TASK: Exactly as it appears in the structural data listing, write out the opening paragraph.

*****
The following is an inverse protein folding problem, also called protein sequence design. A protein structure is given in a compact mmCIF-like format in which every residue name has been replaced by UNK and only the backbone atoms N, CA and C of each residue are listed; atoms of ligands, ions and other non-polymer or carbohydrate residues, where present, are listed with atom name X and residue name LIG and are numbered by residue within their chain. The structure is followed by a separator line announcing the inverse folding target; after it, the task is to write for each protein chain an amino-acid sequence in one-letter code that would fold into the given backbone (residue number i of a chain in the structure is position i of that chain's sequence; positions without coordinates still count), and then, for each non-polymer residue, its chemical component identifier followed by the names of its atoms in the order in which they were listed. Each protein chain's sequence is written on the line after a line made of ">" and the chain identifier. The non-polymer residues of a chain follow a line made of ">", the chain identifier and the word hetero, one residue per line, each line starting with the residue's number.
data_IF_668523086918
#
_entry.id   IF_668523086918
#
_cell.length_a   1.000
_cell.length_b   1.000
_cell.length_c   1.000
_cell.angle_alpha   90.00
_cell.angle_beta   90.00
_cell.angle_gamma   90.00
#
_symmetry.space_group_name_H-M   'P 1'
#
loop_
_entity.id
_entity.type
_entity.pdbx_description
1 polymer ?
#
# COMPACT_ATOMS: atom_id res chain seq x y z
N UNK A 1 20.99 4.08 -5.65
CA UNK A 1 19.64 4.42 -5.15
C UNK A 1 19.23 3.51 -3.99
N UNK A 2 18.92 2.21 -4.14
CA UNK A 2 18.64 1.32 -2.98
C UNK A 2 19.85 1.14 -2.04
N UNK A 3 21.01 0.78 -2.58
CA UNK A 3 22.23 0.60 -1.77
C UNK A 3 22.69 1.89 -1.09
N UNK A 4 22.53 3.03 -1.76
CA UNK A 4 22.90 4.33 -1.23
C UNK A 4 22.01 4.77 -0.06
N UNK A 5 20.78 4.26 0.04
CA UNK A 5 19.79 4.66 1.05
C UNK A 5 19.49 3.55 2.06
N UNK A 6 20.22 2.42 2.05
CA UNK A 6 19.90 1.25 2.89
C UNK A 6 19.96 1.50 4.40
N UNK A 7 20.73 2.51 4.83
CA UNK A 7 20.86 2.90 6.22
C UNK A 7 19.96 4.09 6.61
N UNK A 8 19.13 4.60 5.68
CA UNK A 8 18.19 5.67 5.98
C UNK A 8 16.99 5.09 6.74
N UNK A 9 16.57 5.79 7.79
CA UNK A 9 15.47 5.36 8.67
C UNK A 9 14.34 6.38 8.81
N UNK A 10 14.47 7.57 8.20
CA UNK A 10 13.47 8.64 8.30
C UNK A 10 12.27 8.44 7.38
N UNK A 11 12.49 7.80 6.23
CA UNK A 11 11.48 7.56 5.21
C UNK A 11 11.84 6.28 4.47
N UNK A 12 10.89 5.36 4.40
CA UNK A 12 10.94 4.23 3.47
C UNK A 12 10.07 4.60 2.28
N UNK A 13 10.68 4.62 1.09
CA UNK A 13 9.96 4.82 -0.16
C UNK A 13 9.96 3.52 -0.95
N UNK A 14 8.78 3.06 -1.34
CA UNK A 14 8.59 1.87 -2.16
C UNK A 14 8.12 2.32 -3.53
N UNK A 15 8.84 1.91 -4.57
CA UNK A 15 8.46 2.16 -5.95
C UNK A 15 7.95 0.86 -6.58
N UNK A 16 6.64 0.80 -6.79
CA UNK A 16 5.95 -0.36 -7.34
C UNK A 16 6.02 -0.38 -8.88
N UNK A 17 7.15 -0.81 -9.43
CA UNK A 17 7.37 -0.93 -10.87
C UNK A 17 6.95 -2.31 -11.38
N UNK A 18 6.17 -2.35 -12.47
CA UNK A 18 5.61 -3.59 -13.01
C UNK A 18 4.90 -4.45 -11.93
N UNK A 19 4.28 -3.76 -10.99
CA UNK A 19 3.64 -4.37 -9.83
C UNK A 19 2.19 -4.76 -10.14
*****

The following is an inverse protein folding problem, also called protein sequence design. A protein structure is given in a compact mmCIF-like format in which every residue name has been replaced by UNK and only the backbone atoms N, CA and C of each residue are listed; atoms of ligands, ions and other non-polymer or carbohydrate residues, where present, are listed with atom name X and residue name LIG and are numbered by residue within their chain. The structure is followed by a separator line announcing the inverse folding target; after it, the task is to write for each protein chain an amino-acid sequence in one-letter code that would fold into the given backbone (residue number i of a chain in the structure is position i of that chain's sequence; positions without coordinates still count), and then, for each non-polymer residue, its chemical component identifier followed by the names of its atoms in the order in which they were listed. Each protein chain's sequence is written on the line after a line made of ">" and the chain identifier. The non-polymer residues of a chain follow a line made of ">", the chain identifier and the word hetero, one residue per line, each line starting with the residue's number.